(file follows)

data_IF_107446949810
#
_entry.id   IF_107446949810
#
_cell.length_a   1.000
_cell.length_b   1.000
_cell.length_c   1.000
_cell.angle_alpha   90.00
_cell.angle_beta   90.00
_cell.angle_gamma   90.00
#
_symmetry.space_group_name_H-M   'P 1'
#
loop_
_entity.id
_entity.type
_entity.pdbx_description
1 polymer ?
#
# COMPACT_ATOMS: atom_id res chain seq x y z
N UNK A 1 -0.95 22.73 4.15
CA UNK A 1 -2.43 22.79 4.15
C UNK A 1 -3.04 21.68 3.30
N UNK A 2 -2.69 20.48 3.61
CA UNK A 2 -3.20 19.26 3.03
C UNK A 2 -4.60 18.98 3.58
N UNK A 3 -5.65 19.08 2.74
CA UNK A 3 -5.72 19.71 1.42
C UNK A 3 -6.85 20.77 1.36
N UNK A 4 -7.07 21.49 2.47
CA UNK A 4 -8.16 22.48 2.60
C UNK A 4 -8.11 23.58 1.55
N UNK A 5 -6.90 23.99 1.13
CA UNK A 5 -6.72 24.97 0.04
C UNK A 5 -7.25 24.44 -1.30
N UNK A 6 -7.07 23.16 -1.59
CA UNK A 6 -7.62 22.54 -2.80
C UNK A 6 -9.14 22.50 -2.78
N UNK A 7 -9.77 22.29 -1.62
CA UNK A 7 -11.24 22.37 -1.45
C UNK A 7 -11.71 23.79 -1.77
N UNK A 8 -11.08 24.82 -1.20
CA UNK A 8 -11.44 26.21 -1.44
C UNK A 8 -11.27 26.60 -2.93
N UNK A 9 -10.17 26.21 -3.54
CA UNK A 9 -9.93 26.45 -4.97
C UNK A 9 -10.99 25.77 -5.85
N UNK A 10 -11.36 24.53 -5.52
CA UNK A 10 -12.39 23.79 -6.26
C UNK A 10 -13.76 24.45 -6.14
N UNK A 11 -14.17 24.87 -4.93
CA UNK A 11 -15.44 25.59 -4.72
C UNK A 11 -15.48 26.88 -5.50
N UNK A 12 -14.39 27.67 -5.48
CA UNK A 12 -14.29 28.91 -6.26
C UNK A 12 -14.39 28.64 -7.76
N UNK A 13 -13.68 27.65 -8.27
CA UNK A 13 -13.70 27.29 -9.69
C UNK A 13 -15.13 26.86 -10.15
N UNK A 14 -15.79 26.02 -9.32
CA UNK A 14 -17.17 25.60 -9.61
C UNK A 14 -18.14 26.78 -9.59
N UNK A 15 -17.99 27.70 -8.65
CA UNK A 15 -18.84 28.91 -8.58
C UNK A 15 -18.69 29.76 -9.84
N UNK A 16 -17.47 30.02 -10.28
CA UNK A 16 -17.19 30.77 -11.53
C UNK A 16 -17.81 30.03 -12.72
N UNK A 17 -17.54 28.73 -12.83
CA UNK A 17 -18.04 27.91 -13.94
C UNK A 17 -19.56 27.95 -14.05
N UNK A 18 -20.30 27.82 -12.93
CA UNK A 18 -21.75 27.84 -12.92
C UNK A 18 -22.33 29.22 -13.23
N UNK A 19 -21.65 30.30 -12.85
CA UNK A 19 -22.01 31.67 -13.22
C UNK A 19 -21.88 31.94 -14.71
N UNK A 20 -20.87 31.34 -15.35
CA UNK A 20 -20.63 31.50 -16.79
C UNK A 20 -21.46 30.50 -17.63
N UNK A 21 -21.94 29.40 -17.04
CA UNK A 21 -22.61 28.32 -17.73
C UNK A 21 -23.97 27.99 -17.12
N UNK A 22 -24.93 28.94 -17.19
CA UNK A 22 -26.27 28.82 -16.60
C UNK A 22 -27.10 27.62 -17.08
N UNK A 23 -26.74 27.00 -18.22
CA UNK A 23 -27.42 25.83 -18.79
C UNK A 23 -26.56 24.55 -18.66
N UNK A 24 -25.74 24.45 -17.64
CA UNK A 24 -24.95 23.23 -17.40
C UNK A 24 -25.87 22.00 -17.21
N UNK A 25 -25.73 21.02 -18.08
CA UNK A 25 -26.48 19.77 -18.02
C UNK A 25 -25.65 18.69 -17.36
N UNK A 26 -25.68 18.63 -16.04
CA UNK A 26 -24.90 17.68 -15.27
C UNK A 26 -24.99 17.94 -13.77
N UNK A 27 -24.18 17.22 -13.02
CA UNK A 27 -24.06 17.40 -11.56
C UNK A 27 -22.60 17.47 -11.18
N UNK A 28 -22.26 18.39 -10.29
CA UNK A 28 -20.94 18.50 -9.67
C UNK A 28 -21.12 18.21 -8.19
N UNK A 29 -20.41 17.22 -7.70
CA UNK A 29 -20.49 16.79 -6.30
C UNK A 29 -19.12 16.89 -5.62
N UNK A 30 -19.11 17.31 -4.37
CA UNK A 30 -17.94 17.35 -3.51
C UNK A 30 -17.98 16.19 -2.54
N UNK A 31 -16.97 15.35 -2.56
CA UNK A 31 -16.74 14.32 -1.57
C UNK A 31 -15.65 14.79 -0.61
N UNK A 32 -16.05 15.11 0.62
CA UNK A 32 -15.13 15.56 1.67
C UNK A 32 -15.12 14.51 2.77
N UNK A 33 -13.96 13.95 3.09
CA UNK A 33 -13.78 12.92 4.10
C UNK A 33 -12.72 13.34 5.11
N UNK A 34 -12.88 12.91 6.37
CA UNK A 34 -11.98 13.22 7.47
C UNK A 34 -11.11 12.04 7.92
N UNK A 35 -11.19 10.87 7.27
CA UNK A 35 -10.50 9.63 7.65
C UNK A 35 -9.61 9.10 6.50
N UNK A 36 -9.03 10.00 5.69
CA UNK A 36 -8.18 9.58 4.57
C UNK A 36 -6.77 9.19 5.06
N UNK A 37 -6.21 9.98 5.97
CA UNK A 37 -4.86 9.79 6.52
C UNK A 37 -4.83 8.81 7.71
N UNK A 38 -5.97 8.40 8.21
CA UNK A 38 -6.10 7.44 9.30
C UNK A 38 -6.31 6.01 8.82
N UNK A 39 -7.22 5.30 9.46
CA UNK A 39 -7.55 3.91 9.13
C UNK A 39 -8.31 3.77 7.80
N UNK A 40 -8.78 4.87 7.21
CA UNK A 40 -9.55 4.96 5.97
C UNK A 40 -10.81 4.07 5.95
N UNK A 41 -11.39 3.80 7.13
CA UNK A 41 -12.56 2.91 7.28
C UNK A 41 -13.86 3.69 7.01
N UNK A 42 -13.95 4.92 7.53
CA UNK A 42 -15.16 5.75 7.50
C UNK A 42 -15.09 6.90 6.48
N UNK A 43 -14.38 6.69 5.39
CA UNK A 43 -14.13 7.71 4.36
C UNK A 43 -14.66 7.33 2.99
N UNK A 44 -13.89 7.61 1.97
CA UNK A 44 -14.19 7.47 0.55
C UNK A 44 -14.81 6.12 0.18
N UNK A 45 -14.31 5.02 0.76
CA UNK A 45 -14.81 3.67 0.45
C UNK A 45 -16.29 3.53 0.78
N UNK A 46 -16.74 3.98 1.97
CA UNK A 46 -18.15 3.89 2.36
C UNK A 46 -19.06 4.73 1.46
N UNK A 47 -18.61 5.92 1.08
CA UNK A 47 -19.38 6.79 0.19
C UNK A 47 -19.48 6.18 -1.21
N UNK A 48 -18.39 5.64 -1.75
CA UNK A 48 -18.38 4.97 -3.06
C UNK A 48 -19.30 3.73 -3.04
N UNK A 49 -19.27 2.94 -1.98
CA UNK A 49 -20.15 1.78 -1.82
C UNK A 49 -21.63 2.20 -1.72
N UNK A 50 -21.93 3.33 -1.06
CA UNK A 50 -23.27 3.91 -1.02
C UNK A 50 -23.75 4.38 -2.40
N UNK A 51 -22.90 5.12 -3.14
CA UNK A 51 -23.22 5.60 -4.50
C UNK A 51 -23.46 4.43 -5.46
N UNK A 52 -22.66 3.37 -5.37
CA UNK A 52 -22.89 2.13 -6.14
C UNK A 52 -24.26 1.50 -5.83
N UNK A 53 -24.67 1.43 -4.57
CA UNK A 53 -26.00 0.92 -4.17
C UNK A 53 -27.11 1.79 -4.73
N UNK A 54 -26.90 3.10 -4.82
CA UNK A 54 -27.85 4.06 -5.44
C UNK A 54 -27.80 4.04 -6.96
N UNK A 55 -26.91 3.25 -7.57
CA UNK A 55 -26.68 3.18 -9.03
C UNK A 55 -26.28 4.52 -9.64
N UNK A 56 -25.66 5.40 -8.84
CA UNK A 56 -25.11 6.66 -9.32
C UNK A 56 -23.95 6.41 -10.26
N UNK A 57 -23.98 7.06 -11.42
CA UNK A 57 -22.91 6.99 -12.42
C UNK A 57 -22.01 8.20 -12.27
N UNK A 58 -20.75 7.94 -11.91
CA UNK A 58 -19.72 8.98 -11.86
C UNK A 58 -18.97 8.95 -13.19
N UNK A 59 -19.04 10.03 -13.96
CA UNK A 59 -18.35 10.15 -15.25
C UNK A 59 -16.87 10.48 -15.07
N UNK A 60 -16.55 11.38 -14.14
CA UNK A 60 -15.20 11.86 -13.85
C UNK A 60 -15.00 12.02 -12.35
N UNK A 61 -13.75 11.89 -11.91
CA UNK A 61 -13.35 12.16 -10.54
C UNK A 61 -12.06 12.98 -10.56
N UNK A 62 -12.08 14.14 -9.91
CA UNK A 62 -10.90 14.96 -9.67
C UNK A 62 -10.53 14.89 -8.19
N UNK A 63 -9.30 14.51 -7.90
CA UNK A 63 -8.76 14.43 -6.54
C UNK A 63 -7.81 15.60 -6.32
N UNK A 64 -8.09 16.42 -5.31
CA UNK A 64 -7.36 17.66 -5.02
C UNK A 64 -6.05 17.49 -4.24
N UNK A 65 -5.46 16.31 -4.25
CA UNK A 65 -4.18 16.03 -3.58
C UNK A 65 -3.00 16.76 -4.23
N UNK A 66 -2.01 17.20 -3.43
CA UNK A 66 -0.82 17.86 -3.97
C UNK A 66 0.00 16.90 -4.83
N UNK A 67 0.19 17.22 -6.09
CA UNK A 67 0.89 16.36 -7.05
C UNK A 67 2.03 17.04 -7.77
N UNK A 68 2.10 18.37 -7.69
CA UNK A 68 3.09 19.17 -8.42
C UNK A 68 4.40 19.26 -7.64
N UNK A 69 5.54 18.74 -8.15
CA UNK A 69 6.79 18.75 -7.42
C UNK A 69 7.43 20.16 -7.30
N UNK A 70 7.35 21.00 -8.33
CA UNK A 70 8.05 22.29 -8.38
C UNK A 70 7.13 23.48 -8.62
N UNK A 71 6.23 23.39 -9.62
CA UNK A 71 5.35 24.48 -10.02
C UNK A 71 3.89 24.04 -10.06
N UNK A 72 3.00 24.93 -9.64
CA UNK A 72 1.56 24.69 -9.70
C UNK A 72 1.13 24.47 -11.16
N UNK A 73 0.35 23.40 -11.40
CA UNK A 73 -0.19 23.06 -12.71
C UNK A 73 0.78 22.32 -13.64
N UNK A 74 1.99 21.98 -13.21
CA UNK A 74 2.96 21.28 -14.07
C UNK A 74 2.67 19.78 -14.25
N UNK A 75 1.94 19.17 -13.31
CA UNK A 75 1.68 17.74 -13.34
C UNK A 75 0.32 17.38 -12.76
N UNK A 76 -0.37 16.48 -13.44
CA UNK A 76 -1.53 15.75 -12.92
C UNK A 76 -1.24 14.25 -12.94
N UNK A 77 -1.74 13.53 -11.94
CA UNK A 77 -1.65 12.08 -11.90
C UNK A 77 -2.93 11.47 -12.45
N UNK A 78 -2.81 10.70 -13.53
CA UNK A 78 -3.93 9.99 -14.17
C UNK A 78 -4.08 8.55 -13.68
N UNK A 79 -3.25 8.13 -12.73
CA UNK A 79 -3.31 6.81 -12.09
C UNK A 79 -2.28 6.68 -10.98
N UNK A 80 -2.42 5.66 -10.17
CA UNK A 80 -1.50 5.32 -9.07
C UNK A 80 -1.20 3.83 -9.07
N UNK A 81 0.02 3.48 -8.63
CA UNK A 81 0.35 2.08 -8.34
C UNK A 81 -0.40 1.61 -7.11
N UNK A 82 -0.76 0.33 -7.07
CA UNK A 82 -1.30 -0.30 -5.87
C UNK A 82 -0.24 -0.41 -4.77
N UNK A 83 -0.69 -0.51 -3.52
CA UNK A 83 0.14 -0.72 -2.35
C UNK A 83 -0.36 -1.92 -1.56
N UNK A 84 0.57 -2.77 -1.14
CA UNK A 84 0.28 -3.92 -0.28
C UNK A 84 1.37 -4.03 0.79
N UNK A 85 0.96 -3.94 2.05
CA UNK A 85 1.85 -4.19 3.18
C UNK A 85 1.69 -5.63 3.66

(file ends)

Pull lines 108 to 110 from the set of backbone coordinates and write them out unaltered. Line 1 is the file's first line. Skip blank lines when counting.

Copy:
N UNK A 30 -19.11 17.31 -4.37
CA UNK A 30 -17.94 17.35 -3.51
C UNK A 30 -17.98 16.19 -2.54